On why a political void has slowly filled up with extremist ideologies and far-right sirens that lured voters away from mainstream parties.
With each passing day, the world is becoming more dangerous.
Populism, nationalism, extremism and fascism are arising from the ashes of WW2 as, like the phoenix, they seem to regenerate cyclically.
Since the 1970s, progressives, liberals and moderates alike have slowly allowed for a political void to grow underneath their feet. A heap of social issues such as pensions, unemployment, security and healthcare have been left to rot for decades on the political field because of tough economic conditions, also known as ‘austerity’, created by successive governments.
From police budget cuts to public sector cuts, the continuous rise in state pension age and the cuts to social welfare programmes, the social issues have slowly decomposed whilst priority was given to other questions (privatisations, investments, tax-cuts, housing…) to please business owners, shareholders and the financial market.
After their decomposition, however, the social issues which had been ‘abandoned’ by the traditional parties have rapidly been recycled by populists and nationalists who wasted no time in producing a compost rich in anger, ill-informed sentiments, social stigmas and hate.
Thus, the political void has slowly filled up with extremist ideologies and far-right sirens that lured voters away from the mainstream parties (who were neither listening nor paying attention to what the voters were actually saying, asking and finally demanding for too long) with their enchanting promises of taking back control of borders, of return to hardline law-and-order and loosening of gun laws, of making their country great again and the blaming of immigrants and specific religious faiths for the social ills of the society.
Austerity has created the perfect fertile compost for populism and nationalism to flourish. The compost’s main ingredients include a strategy called ‘degagism’ (‘kick-them-out’) and the highly-skilled use of the mighty social media, analytics and smart tech tools to share, spread and expand the message (and fake news) at the speed of light, compared to the mainstream parties’ traditional door-to-door, market flyers and street posters.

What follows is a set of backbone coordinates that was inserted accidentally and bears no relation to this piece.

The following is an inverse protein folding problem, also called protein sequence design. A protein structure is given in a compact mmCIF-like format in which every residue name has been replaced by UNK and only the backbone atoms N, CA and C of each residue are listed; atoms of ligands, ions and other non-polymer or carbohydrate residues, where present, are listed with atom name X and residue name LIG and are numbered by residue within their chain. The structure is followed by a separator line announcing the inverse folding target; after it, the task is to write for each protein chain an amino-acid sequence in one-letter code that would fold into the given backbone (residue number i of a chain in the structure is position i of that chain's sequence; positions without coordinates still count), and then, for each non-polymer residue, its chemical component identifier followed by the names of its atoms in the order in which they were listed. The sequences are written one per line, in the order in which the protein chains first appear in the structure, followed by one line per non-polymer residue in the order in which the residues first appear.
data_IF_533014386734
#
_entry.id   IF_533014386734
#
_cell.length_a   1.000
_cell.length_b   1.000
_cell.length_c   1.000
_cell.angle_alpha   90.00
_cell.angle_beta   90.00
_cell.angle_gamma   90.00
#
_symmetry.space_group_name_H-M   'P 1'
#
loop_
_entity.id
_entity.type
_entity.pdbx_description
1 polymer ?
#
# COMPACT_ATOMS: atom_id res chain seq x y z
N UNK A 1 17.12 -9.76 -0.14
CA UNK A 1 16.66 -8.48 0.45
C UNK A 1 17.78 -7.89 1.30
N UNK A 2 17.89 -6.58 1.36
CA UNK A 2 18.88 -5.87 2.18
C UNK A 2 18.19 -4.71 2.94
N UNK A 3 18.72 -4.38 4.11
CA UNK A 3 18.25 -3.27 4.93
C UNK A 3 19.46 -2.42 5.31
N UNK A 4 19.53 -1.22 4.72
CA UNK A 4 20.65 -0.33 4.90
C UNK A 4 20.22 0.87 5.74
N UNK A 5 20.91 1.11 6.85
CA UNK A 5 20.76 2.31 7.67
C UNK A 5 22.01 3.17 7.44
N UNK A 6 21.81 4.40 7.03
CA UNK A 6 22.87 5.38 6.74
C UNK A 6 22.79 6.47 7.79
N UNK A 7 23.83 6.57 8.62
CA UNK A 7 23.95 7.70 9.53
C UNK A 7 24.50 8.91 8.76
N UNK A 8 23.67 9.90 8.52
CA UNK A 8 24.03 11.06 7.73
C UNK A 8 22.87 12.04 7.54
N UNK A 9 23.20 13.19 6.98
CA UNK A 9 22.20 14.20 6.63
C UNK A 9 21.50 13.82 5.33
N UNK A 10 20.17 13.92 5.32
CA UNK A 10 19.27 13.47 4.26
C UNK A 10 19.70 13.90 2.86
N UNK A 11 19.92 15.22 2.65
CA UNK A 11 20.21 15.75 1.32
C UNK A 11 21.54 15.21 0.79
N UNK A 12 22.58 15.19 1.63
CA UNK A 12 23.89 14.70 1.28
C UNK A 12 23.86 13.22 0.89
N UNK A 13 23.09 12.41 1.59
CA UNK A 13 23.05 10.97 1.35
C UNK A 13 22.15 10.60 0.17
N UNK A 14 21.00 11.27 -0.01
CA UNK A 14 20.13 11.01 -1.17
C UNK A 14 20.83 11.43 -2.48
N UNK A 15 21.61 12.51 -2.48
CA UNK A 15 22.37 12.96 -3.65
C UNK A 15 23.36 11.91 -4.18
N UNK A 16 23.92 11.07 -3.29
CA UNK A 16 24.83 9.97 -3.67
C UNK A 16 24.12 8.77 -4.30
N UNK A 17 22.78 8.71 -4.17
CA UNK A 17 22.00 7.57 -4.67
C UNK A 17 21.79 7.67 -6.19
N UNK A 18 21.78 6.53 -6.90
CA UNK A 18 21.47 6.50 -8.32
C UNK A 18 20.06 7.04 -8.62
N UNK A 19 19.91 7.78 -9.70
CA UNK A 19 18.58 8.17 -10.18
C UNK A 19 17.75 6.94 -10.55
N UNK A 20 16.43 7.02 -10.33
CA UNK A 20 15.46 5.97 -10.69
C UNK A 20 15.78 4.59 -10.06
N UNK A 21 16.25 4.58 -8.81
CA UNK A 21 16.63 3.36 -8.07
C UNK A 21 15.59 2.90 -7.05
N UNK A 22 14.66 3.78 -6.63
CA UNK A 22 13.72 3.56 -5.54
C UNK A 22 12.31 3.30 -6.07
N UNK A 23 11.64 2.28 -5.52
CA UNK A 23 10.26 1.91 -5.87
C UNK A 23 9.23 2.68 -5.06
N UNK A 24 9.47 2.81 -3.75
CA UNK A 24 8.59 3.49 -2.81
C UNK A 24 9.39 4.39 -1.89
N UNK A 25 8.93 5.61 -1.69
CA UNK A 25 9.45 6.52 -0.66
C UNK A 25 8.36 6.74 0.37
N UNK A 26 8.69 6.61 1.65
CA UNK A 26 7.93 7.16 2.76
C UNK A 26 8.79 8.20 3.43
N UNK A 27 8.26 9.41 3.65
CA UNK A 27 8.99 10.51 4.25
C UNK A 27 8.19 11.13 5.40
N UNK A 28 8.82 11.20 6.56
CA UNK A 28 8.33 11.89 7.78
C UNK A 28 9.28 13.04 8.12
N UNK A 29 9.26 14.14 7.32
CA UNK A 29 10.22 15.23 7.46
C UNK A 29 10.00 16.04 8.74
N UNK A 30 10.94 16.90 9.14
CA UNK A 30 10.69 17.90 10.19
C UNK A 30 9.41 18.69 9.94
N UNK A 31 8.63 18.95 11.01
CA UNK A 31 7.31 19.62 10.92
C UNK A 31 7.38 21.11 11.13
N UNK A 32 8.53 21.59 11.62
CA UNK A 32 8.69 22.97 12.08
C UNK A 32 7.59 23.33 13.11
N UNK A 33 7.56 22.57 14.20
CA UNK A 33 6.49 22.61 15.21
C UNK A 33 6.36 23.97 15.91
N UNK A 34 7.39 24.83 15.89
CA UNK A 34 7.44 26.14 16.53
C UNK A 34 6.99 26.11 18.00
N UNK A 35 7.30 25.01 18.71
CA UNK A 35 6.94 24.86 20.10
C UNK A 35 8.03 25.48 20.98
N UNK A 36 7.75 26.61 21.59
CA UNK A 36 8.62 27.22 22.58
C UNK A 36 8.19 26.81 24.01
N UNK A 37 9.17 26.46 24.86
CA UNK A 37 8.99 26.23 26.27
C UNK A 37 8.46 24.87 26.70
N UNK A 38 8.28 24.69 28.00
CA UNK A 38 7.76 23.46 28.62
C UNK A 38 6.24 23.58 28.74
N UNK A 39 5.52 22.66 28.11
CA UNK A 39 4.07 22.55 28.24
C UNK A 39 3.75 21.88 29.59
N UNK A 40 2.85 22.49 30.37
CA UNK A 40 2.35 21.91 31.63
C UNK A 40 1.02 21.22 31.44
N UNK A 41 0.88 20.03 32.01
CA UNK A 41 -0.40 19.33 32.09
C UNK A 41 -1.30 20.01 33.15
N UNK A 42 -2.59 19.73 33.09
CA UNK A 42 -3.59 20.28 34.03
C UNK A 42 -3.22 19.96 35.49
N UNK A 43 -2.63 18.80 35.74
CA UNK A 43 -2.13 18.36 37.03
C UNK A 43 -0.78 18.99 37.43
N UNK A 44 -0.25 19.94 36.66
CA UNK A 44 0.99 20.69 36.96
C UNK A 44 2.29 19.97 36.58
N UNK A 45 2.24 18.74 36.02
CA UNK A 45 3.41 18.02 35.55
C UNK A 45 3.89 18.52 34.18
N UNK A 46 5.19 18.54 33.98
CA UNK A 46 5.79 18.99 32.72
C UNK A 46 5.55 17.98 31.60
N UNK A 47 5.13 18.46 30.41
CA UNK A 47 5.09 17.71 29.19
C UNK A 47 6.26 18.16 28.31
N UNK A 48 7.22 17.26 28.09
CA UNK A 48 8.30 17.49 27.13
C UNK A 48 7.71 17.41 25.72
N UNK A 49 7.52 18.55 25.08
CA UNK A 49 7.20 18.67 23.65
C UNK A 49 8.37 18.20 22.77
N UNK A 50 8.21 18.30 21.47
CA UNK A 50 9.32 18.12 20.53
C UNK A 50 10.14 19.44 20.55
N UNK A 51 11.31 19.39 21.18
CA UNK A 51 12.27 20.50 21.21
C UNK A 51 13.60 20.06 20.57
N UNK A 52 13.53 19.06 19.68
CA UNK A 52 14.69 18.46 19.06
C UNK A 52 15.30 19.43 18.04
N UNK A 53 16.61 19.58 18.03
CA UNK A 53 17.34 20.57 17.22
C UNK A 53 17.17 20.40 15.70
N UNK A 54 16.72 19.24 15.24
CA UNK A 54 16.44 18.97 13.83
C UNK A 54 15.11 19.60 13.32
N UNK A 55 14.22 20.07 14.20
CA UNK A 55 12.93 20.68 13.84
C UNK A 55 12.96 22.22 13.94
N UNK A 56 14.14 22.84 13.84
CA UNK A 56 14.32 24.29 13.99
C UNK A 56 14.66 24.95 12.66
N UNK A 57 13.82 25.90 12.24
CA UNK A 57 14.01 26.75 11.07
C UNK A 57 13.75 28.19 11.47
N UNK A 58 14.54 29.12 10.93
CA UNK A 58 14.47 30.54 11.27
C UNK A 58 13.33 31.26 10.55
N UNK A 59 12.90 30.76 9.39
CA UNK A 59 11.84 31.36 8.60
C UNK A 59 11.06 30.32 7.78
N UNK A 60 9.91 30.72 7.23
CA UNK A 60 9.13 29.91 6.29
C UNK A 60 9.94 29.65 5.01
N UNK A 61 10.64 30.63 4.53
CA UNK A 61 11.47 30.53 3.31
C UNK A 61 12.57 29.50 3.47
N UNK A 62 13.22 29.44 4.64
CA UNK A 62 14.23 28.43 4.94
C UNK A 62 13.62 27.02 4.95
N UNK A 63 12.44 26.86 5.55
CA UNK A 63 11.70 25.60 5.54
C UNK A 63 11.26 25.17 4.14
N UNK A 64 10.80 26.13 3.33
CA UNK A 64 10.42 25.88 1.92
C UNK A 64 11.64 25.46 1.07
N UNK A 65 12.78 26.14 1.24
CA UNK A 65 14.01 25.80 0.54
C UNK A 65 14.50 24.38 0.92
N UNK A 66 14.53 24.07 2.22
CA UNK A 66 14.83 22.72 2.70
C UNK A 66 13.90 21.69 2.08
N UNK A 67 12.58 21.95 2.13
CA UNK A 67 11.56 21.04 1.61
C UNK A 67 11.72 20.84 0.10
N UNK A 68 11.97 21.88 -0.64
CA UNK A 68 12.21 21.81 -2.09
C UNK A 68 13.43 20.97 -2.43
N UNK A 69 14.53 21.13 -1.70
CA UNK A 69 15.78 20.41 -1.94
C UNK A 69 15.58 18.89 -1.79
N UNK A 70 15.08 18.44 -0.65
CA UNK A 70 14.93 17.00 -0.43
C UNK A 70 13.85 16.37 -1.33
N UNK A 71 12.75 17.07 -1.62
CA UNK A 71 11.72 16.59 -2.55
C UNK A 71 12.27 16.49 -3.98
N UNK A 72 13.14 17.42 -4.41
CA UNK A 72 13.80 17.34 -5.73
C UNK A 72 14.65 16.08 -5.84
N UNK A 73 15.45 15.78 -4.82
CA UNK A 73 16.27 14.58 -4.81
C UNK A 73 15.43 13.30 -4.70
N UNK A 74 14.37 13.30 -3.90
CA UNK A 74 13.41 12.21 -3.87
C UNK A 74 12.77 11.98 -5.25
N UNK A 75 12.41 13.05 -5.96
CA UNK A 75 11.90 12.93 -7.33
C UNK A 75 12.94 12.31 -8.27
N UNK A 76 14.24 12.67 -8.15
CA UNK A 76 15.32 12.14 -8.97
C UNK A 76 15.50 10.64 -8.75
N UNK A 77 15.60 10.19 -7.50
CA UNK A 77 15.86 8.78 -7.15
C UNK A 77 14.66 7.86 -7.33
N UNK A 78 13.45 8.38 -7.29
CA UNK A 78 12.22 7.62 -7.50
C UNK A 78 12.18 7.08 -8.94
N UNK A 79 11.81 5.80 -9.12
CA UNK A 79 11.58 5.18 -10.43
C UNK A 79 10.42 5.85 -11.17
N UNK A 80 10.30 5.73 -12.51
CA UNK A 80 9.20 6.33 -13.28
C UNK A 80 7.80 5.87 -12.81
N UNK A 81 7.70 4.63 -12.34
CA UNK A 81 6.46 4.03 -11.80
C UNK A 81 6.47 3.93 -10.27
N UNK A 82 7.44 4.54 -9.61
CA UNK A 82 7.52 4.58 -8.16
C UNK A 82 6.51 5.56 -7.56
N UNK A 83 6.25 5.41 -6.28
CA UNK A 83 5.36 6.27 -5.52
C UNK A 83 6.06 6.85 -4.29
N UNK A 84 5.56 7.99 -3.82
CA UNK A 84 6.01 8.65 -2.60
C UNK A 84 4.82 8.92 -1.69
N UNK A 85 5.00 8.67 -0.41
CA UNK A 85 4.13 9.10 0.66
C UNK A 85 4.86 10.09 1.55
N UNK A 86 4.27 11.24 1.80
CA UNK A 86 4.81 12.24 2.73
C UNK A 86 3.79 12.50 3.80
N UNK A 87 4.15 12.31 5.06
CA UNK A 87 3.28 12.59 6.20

A self-styled ‘man (or woman) of the people’ can now easily launch a campaign against someone they deliberately call ‘candidate of the Establishment’ (or ‘candidate of the elites’, or ‘candidate of the finance’), or maybe even ‘candidate of the corruption’ in order to hurt their image (it resonates well with the public, whether corruption allegations are true or not) or why not launch a campaign against an entire political party altogether...
They can claim their fight is for the People’s best interests, when in fact it has little to do with the People at all and everything to do with hidden sponsors, wealthy supporters and a country’s “bourgeois populism” once described by French economic and social theorist Jacques Attali.
Their first objective is to turn the election into a massive ‘rejection referendum’, where populist slogans will claim that the election is an ‘anti-X’ vote or ‘the people against X’, and where there is little or no space for the traditional ‘my programme vs your programme’ during the campaign.
Their second objective is to win the voters’ hearts, not their minds. Use the voters’ feelings against their own interests (Leave voters happy for family members to lose their jobs as a price worth paying for Brexit - YouGov).
Make them vote an alleged corrupt political ‘class’ out and replace it with another – whose real agenda is hidden behind a large smokescreen of scandalous slogans that combine misogyny, racism, homophobia and hate. It sells newspapers, it makes a great audience on TV and on the radio.
And then, “win, win, win”.......🔷
A few such examples:
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(This is an original piece, first published by the author in PoliticsMeansPolitics.com. | The author writes in a personal capacity.)